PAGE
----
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A side event at this year’s Commission on the Status of Women at U.N. headquarters in New York was offered by the government of Iceland and the Council of Europe, a human rights organization. The event highlighted the importance of protecting the rights of migrant, refugee and asylum-seeking women and girls. Marja Routanen from the Council of Europe hosted the panel, introducing the prime minister of Iceland, Katrín Jakobsdóttir, who’s led the country since 2017.
In remarks to the recent Commission on the Status of Women, United Nations Secretary-General António Guterres warned that gender equality is centuries away and called for worldwide efforts to empower women.
Imagine at age 17 being able to say that you’ve developed a device to detect lead-contaminated water, conceptualized a service to thwart cyber bullying and appeared on the cover of Time magazine.
Those are just a few of the accomplishments of Gitanjali Rao, one of the inspirational women and girls applauded at the United Nations observance of International Women’s Day on Wednesday.
In remarks on Monday to the Commission on the Status of Women, United Nations Secretary-General António Guterres warned that gender equality is centuries away and called for worldwide efforts to empower women.
All who call this planet home are impacted by a warming climate. But our most vulnerable, particularly women and girls, are disproportionately affected. And although women may carry the burden of weathering storms (and tsunamis and droughts and all events that result from a warming planet), they are also the first to embrace earth-friendly policies and practices as they (and their families and communities) are literally on the front lines. Seeing our way forward to a sustainable future can only be realized when the leadership of women and girls is encouraged and valued.
The 63rd Commission on the Status of Women (CSW) is scheduled for March 11–22, 2019, at the United Nations Headquarters in New York. The event is expected to draw representatives from member states, U.N. entities and non-governmental organizations (NGOs) from around the world. Applications are now being accepted and can be accessed on the Presbyterian Ministry at the United Nations (PMUN) web page.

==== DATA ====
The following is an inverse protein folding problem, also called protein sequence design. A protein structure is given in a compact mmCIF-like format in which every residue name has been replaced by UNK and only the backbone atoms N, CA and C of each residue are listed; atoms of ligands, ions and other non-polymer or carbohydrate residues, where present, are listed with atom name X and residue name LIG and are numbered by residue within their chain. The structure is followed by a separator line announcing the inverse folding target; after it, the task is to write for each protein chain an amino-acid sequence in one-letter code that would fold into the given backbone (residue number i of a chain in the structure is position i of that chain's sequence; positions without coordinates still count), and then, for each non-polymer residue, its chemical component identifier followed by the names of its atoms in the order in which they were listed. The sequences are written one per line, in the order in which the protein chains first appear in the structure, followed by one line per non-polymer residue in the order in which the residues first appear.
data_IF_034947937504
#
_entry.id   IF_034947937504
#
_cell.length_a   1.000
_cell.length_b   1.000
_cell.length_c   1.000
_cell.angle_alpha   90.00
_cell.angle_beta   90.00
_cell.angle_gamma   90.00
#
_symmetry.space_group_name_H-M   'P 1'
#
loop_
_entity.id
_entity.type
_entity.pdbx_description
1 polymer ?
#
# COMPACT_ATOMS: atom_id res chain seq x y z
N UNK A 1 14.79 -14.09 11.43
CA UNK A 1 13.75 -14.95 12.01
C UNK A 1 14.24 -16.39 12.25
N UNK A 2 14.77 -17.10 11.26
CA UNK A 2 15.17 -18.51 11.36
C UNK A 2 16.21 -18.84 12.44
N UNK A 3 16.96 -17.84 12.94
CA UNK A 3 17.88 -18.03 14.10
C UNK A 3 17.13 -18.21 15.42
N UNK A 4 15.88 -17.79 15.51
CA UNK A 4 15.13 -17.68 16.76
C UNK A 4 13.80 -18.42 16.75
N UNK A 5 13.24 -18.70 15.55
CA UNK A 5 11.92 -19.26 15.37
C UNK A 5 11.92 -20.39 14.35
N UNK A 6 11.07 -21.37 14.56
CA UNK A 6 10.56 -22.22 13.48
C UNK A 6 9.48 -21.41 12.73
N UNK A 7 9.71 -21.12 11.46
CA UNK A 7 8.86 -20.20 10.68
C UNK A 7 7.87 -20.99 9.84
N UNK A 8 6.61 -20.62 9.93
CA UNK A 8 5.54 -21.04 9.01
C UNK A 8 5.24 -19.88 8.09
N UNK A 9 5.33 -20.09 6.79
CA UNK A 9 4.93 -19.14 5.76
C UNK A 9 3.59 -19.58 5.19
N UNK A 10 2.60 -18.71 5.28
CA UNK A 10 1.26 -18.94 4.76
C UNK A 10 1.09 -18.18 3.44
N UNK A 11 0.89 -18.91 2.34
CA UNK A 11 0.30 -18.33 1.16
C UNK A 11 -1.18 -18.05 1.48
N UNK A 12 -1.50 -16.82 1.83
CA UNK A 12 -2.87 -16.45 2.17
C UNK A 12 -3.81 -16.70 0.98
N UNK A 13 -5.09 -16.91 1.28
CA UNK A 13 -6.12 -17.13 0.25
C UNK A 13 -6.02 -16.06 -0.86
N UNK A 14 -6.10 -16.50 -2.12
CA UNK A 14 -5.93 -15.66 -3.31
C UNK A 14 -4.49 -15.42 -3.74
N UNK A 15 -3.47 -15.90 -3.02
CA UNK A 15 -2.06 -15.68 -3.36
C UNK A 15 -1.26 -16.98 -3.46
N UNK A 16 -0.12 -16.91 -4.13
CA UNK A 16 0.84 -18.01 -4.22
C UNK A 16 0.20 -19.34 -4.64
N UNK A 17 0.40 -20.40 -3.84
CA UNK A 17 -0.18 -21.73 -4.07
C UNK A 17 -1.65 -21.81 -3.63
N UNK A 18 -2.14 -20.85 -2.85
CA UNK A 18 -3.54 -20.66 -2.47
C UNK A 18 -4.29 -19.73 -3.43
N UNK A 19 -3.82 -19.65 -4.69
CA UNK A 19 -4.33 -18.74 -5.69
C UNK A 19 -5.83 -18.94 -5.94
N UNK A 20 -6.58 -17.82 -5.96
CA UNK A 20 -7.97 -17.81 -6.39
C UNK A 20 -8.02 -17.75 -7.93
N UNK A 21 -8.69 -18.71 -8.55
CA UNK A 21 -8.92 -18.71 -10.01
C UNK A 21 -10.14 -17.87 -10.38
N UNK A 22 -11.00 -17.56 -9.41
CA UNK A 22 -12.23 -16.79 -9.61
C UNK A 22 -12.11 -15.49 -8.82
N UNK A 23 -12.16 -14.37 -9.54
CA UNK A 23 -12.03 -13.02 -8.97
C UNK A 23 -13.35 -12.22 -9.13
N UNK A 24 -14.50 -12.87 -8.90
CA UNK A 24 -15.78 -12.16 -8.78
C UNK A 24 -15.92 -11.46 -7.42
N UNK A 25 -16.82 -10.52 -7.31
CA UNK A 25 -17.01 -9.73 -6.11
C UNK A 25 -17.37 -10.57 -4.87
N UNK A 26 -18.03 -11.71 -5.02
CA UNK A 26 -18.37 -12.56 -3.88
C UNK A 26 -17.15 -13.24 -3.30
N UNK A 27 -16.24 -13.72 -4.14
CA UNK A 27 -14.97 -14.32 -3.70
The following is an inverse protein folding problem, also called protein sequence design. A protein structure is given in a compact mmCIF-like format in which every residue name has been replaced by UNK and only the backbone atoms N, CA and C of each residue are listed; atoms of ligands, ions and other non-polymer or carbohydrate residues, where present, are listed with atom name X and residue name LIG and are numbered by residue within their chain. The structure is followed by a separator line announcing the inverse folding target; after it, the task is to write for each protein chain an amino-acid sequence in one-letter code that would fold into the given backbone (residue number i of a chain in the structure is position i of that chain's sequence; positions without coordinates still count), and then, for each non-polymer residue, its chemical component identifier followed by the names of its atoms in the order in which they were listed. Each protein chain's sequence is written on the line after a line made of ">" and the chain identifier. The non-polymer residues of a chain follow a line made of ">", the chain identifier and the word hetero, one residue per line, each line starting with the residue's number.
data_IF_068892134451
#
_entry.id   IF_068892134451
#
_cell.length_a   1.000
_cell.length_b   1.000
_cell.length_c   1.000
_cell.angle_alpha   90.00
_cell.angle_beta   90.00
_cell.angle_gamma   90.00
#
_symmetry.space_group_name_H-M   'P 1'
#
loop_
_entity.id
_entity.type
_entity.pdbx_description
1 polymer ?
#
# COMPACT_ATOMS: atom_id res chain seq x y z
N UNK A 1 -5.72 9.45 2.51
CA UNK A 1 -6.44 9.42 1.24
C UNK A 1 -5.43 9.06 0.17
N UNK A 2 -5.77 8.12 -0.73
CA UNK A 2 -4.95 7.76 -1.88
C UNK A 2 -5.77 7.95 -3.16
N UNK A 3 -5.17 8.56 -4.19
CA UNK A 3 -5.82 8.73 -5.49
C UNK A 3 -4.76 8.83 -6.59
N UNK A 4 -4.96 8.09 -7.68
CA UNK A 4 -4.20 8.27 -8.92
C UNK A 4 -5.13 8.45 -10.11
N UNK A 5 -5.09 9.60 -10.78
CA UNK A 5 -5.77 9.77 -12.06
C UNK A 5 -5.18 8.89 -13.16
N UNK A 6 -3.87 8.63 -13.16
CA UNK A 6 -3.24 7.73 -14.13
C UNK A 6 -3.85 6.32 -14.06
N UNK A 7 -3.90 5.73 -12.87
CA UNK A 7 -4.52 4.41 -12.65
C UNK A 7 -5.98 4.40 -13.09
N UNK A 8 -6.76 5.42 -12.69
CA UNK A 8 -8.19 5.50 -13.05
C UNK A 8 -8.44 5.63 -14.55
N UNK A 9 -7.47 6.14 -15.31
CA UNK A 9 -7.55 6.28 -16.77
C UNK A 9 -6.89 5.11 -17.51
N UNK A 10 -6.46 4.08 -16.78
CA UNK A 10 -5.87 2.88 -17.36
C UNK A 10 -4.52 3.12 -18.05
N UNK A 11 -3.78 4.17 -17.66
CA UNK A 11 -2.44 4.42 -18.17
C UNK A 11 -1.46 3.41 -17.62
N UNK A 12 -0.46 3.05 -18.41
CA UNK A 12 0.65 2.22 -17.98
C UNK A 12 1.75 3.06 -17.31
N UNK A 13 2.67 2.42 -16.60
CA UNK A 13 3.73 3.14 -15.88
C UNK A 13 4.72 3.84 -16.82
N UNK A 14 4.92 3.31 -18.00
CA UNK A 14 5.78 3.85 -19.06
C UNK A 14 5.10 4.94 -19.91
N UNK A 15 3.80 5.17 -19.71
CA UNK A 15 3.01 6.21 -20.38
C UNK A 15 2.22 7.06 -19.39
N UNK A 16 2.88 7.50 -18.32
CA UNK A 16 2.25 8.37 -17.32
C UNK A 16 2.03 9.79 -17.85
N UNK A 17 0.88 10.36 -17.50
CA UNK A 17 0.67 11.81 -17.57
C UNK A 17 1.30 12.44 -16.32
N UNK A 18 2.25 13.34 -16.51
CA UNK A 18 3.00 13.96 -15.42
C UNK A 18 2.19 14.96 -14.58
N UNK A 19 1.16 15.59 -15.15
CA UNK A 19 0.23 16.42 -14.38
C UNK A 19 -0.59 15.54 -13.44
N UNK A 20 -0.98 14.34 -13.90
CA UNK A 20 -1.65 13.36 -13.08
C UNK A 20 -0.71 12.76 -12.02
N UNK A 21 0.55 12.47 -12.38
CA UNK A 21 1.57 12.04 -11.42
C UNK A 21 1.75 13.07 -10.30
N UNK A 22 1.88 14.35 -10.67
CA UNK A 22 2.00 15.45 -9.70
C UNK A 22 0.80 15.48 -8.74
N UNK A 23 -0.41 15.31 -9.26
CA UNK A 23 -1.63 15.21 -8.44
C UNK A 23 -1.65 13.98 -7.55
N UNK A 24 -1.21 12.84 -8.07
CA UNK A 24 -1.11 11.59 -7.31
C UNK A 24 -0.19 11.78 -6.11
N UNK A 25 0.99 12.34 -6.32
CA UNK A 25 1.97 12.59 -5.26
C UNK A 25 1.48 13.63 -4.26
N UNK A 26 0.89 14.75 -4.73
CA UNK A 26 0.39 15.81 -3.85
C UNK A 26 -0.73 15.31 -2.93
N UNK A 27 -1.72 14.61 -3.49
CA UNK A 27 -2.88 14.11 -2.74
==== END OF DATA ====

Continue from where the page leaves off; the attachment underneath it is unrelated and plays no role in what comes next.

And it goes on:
Jesus’ concern and respect for women is evident in Scripture — and quite astonishing for the day. He healed a very ill woman on the Sabbath (Luke 13:10–17); stood by a woman accused of adultery (John 8:1–11); raised from the dead the only son of a grieving mother and widow (Luke 7:11–15); publicly recognized the extravagant gifts of the poor widow (Mark 12:41–44) and the “sinful woman” (Luke 7:36–50); gave permission to set aside domestic chores for more important matters (Luke 10:38–42); shared the message of living water with a Samaritan woman at a well (John 4:7–30); and even appeared first to women after his resurrection (Matthew 28:1–10). Despite his radical care and consideration for women in his day, in our day many girls and women struggle to find a way to thrive in a world that often disregards (sometimes violently) their right to live into God’s intended abundance.
El Comité de Defensa por los Intereses de las Mujeres y Mujeres Presbiterianas de la Iglesia Presbiteriana (EE. UU.) han emitido una declaración conjunta sobre la injusticia sexual en respuesta a la atención nacional enfocada en este tema.
The Advocacy Committee for Women’s Concerns and Presbyterian Women of the Presbyterian Church (U.S.A.) have issued a joint statement on sexual injustice in response to national attention being focused on the topic.
When the news about Hollywood producer Harvey Weinstein’s history of sexual harassment became public, women flooded social media with the hashtag #MeToo. In solidarity with women who were harmed by Weinstein, women shared their personal stories of being emotionally and physically demeaned by men.